The discovery of cocoa was only a first step in the direction of chocolate. The Mayas were the first to cultivate the cocoa bean for the fruits it yielded. They used the beans as an ingredient in their favorite chocolate drink 'xocotlatl'. Legend suggests that the first beans came out of Paradise and lent wisdom and power to the person that ate them. For obvious reasons, the use of cocoa was kept to a minimum by the emperors.
Before the Spanish explorers discovered the New World, chocolate and other "exotic" foods were totally unknown in Europe. Columbus was the first European to become acquainted with cocoa, but he wasn't exactly impressed. During one of his conquests in the New World he met the Aztecs. For many generations, they drank an infusion of grilled seeds and spices. This mixture tasted disgusting and it also contained cocoa beans. The Aztecs adopted the idea of cocoa consumption from the Mayas.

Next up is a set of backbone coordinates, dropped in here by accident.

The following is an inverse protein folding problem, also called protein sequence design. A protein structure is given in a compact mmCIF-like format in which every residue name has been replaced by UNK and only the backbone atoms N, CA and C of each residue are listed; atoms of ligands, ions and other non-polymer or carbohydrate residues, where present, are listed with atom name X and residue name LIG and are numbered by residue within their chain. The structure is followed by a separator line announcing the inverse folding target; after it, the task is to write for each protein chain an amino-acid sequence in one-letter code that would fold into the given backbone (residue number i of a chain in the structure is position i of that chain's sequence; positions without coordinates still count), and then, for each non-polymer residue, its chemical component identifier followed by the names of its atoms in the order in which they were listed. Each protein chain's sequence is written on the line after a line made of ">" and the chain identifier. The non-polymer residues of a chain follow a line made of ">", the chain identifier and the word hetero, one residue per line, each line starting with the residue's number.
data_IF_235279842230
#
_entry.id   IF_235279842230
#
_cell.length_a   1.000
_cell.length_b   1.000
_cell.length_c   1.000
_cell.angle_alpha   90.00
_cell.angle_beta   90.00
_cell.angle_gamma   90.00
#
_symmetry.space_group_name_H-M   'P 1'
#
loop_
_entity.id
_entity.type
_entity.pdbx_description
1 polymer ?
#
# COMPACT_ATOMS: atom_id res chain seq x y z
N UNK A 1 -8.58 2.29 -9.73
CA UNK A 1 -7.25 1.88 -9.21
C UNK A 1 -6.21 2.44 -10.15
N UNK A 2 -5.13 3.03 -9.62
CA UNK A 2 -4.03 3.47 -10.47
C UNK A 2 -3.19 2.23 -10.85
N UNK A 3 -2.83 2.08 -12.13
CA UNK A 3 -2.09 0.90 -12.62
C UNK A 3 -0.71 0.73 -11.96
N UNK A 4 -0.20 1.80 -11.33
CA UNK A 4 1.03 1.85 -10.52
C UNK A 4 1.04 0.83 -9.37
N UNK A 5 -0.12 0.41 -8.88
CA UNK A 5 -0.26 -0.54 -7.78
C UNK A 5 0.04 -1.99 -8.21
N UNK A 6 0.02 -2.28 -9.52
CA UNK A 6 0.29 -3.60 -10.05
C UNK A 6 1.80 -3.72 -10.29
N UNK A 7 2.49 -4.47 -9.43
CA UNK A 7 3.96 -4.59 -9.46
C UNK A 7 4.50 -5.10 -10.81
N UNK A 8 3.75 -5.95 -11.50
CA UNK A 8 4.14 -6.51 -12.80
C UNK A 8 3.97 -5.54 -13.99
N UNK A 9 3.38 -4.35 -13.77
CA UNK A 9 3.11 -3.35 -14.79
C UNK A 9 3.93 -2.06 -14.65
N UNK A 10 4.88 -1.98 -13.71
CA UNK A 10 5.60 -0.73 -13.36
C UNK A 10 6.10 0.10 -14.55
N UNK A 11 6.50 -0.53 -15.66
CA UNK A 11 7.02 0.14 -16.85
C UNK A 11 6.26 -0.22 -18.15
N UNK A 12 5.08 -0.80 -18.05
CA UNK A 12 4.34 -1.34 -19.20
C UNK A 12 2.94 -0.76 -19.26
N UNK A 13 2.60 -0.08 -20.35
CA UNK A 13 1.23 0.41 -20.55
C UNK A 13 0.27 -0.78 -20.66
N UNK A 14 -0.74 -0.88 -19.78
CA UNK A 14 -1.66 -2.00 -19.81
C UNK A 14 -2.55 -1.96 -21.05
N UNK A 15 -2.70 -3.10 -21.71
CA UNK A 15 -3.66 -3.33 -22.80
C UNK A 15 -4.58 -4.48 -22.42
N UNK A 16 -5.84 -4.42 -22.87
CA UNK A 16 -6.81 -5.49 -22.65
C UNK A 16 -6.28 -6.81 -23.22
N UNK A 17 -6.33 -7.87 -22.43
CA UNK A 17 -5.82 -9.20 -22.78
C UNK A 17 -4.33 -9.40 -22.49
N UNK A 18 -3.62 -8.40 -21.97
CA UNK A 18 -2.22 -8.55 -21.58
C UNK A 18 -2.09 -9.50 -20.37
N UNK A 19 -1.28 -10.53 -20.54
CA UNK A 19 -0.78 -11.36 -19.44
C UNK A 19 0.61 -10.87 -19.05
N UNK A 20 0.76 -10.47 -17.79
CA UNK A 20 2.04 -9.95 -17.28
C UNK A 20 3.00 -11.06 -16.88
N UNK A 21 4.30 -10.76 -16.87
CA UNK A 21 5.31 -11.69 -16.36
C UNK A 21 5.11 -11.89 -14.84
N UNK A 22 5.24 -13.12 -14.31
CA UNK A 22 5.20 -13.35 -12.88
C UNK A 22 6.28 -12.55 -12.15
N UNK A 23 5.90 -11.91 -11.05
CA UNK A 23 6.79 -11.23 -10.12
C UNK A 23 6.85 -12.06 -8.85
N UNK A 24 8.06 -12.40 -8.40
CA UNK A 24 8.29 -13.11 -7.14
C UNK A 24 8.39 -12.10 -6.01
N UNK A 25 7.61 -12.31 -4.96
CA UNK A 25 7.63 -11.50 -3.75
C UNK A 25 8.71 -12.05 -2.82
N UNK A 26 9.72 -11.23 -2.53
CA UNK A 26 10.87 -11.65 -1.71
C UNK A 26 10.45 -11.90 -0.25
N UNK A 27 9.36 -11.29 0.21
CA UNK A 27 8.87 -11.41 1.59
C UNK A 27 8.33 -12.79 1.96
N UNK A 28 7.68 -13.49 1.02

However the conquistadors Pizzaro and, in particular, Cortès did show interest in the bean. Fernando Cortès reached the east coast of Mexico in 1519. As an honored guest of Montezuma (Aztec emperor and inveterate chocolate fanatic!) he was offered xocotlatl -- a small portion of aromatic chocolate drink mixed with vanilla, pepper and other herbs.
For the Mayas, cocoa beans were very important, not only were they a popular means of exchange, they also had a religious value. The Mayas sacrificed cocoa beans at the funerals of the Upper Class.